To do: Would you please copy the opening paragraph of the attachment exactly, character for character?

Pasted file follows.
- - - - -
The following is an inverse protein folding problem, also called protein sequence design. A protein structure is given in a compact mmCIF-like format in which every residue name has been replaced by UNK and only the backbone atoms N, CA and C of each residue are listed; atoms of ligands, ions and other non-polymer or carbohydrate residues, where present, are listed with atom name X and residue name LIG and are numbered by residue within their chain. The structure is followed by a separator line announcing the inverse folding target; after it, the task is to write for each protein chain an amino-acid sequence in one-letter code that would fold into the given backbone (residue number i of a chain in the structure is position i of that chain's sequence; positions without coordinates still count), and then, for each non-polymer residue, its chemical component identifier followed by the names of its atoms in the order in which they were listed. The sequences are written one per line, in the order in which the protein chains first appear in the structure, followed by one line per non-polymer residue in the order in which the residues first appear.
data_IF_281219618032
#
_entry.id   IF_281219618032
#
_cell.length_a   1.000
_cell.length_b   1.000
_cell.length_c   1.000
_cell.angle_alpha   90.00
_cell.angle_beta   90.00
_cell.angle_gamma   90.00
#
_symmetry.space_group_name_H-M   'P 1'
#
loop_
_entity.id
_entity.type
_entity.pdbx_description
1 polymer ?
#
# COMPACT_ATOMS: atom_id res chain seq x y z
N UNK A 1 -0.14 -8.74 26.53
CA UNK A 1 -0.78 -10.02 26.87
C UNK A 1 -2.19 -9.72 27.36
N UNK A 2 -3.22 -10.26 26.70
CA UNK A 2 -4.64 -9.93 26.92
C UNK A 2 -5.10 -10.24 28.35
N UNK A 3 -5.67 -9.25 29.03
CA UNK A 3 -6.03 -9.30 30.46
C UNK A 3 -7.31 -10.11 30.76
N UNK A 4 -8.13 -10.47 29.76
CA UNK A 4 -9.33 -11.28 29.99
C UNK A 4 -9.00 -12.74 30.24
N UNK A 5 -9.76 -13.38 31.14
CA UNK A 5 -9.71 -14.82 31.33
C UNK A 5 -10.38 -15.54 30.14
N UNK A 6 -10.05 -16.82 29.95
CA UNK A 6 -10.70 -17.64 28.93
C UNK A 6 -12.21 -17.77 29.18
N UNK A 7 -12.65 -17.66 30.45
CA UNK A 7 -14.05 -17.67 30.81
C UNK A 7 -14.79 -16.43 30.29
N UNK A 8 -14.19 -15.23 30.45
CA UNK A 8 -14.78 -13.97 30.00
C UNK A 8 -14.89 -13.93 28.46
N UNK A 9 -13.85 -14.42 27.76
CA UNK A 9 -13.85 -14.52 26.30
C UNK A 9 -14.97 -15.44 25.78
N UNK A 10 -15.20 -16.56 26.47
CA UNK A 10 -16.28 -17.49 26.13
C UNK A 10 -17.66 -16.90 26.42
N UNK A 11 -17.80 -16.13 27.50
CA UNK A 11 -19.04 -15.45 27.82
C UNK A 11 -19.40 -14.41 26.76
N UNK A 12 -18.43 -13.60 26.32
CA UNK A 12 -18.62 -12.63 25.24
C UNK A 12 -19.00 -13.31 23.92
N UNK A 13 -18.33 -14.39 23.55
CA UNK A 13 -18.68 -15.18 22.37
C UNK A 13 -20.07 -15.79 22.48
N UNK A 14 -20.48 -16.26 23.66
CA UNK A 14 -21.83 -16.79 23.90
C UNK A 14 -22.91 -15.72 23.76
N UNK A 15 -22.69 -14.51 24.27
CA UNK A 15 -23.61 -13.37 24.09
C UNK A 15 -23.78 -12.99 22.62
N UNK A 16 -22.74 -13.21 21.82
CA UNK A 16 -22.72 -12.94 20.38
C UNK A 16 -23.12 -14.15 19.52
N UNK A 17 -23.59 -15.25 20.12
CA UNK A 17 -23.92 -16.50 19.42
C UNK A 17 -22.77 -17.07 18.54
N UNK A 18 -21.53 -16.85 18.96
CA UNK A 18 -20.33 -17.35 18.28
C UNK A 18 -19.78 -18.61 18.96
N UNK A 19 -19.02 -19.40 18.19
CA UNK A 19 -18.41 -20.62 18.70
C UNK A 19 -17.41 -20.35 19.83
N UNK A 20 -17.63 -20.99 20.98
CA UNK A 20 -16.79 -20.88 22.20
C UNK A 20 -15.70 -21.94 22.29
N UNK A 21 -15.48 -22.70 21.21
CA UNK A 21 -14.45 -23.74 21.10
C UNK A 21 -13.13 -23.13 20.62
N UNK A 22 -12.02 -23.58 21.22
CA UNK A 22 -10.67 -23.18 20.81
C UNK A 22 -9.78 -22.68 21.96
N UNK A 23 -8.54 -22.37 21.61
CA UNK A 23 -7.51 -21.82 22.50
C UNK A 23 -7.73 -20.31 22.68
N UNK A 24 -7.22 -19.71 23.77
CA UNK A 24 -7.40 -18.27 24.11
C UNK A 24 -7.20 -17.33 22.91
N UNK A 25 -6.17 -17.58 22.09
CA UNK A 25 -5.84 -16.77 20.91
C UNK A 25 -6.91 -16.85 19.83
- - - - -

The following is an inverse protein folding problem, also called protein sequence design. A protein structure is given in a compact mmCIF-like format in which every residue name has been replaced by UNK and only the backbone atoms N, CA and C of each residue are listed; atoms of ligands, ions and other non-polymer or carbohydrate residues, where present, are listed with atom name X and residue name LIG and are numbered by residue within their chain. The structure is followed by a separator line announcing the inverse folding target; after it, the task is to write for each protein chain an amino-acid sequence in one-letter code that would fold into the given backbone (residue number i of a chain in the structure is position i of that chain's sequence; positions without coordinates still count), and then, for each non-polymer residue, its chemical component identifier followed by the names of its atoms in the order in which they were listed. The sequences are written one per line, in the order in which the protein chains first appear in the structure, followed by one line per non-polymer residue in the order in which the residues first appear.